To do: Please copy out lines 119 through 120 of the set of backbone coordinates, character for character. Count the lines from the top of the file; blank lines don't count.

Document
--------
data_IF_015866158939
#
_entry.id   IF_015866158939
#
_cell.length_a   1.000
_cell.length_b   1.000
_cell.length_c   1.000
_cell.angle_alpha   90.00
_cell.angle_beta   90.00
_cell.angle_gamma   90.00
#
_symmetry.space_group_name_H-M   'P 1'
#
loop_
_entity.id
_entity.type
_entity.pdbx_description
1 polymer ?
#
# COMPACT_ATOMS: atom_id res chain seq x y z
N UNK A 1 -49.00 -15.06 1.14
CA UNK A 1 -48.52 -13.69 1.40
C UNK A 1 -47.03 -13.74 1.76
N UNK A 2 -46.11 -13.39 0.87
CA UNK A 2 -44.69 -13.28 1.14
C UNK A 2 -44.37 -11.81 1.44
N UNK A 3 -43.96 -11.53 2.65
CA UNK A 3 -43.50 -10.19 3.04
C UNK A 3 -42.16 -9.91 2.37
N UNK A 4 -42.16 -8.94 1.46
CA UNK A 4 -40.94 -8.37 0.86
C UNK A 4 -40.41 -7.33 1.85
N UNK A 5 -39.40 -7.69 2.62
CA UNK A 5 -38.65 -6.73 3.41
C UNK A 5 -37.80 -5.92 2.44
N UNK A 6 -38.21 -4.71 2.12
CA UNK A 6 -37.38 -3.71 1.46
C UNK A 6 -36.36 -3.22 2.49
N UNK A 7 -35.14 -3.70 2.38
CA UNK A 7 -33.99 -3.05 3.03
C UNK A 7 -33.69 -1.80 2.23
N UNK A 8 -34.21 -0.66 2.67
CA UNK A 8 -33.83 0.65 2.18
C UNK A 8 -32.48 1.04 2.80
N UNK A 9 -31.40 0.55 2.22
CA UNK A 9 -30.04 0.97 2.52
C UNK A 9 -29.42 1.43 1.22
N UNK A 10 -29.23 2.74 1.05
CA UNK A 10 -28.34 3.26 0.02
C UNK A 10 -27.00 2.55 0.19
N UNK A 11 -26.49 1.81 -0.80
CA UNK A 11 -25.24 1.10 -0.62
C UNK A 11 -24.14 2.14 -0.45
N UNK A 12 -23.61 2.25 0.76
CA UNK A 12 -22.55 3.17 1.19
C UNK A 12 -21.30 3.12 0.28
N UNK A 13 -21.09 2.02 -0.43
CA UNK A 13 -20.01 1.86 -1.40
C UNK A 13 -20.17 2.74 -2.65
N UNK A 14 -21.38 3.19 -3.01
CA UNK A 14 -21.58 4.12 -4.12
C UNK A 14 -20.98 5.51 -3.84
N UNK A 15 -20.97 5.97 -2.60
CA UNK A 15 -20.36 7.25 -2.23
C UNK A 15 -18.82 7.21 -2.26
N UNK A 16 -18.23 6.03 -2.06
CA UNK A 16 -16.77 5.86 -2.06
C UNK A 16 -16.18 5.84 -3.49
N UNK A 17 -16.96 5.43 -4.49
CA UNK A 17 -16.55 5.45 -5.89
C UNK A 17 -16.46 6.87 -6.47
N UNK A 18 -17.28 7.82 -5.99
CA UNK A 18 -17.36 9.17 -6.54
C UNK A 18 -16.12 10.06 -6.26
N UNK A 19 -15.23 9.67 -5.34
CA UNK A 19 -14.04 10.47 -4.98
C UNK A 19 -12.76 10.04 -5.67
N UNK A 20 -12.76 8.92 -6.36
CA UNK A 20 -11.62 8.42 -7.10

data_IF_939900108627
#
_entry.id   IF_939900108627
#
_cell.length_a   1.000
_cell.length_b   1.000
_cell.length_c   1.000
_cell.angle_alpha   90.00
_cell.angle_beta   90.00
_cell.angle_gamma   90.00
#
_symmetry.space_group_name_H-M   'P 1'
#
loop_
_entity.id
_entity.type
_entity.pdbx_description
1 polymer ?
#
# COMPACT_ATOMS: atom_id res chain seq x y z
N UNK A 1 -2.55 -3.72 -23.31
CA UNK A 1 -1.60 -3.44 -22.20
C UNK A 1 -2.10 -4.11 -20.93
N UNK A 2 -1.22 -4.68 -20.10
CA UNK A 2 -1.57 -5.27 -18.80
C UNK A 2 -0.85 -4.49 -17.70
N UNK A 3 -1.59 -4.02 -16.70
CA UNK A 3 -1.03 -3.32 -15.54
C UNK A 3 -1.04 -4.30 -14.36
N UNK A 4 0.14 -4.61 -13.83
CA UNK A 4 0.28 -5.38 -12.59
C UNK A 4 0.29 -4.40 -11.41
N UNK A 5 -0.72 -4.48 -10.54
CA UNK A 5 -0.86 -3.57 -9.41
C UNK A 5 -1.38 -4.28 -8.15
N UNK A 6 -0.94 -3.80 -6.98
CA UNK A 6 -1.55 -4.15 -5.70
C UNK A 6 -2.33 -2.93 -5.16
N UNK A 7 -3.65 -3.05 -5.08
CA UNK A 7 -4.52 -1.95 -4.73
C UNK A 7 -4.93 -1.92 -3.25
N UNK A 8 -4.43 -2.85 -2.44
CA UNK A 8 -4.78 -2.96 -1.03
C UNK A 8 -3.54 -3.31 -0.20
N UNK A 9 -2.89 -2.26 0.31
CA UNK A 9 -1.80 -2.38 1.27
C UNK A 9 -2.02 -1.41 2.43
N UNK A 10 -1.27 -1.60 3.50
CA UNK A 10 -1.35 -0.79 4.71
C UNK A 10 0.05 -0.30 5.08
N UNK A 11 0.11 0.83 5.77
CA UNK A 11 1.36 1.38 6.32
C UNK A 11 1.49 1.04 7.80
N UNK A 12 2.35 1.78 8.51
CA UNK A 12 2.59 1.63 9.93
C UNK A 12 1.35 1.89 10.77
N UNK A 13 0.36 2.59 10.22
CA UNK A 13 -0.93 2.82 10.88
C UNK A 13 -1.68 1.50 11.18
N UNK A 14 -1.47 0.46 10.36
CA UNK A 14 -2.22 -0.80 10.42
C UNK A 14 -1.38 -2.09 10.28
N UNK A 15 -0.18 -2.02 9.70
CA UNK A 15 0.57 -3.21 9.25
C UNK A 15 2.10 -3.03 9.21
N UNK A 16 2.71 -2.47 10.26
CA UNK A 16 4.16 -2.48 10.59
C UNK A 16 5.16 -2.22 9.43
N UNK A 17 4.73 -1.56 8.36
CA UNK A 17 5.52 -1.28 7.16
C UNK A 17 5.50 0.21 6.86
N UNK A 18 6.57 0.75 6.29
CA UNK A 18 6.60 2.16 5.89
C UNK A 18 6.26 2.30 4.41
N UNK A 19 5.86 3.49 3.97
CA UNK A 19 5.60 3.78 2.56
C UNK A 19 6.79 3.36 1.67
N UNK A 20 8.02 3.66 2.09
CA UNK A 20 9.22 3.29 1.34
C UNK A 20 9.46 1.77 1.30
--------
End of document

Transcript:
CA UNK A 7 -4.52 -1.95 -4.73
C UNK A 7 -4.93 -1.92 -3.25